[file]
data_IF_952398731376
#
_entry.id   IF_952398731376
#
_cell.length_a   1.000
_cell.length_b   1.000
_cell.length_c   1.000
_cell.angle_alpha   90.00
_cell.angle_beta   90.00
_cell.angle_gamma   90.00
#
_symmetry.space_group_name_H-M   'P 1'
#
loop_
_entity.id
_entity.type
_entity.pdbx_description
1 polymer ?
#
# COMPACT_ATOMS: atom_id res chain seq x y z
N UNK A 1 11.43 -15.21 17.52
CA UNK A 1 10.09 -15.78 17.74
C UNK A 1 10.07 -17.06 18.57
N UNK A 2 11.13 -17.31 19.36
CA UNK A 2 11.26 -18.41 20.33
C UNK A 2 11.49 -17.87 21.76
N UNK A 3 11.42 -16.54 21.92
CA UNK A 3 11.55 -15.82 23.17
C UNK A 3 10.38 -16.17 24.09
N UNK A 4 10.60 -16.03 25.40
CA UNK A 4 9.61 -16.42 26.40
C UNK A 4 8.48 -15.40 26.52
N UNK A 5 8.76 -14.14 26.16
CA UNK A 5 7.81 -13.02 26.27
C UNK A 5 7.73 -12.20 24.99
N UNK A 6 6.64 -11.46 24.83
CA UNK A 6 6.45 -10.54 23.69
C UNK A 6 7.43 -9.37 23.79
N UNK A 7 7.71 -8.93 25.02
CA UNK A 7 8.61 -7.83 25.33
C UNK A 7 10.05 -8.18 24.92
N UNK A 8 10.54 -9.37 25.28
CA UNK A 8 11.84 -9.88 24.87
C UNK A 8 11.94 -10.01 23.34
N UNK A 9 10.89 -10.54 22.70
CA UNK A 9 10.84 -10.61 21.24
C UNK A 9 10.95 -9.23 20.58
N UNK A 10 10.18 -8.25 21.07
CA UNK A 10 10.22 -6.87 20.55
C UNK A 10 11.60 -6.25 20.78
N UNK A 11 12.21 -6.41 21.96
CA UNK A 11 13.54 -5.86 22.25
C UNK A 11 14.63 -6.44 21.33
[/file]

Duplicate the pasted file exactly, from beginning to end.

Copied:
data_IF_952398731376
#
_entry.id   IF_952398731376
#
_cell.length_a   1.000
_cell.length_b   1.000
_cell.length_c   1.000
_cell.angle_alpha   90.00
_cell.angle_beta   90.00
_cell.angle_gamma   90.00
#
_symmetry.space_group_name_H-M   'P 1'
#
loop_
_entity.id
_entity.type
_entity.pdbx_description
1 polymer ?
#
# COMPACT_ATOMS: atom_id res chain seq x y z
N UNK A 1 11.43 -15.21 17.52
CA UNK A 1 10.09 -15.78 17.74
C UNK A 1 10.07 -17.06 18.57
N UNK A 2 11.13 -17.31 19.36
CA UNK A 2 11.26 -18.41 20.33
C UNK A 2 11.49 -17.87 21.76
N UNK A 3 11.42 -16.54 21.92
CA UNK A 3 11.55 -15.82 23.17
C UNK A 3 10.38 -16.17 24.09
N UNK A 4 10.60 -16.03 25.40
CA UNK A 4 9.61 -16.42 26.40
C UNK A 4 8.48 -15.40 26.52
N UNK A 5 8.76 -14.14 26.16
CA UNK A 5 7.81 -13.02 26.27
C UNK A 5 7.73 -12.20 24.99
N UNK A 6 6.64 -11.46 24.83
CA UNK A 6 6.45 -10.54 23.69
C UNK A 6 7.43 -9.37 23.79
N UNK A 7 7.71 -8.93 25.02
CA UNK A 7 8.61 -7.83 25.33
C UNK A 7 10.05 -8.18 24.92
N UNK A 8 10.54 -9.37 25.28
CA UNK A 8 11.84 -9.88 24.87
C UNK A 8 11.94 -10.01 23.34
N UNK A 9 10.89 -10.54 22.70
CA UNK A 9 10.84 -10.61 21.24
C UNK A 9 10.95 -9.23 20.58
N UNK A 10 10.18 -8.25 21.07
CA UNK A 10 10.22 -6.87 20.55
C UNK A 10 11.60 -6.25 20.78
N UNK A 11 12.21 -6.41 21.96
CA UNK A 11 13.54 -5.86 22.25
C UNK A 11 14.63 -6.44 21.33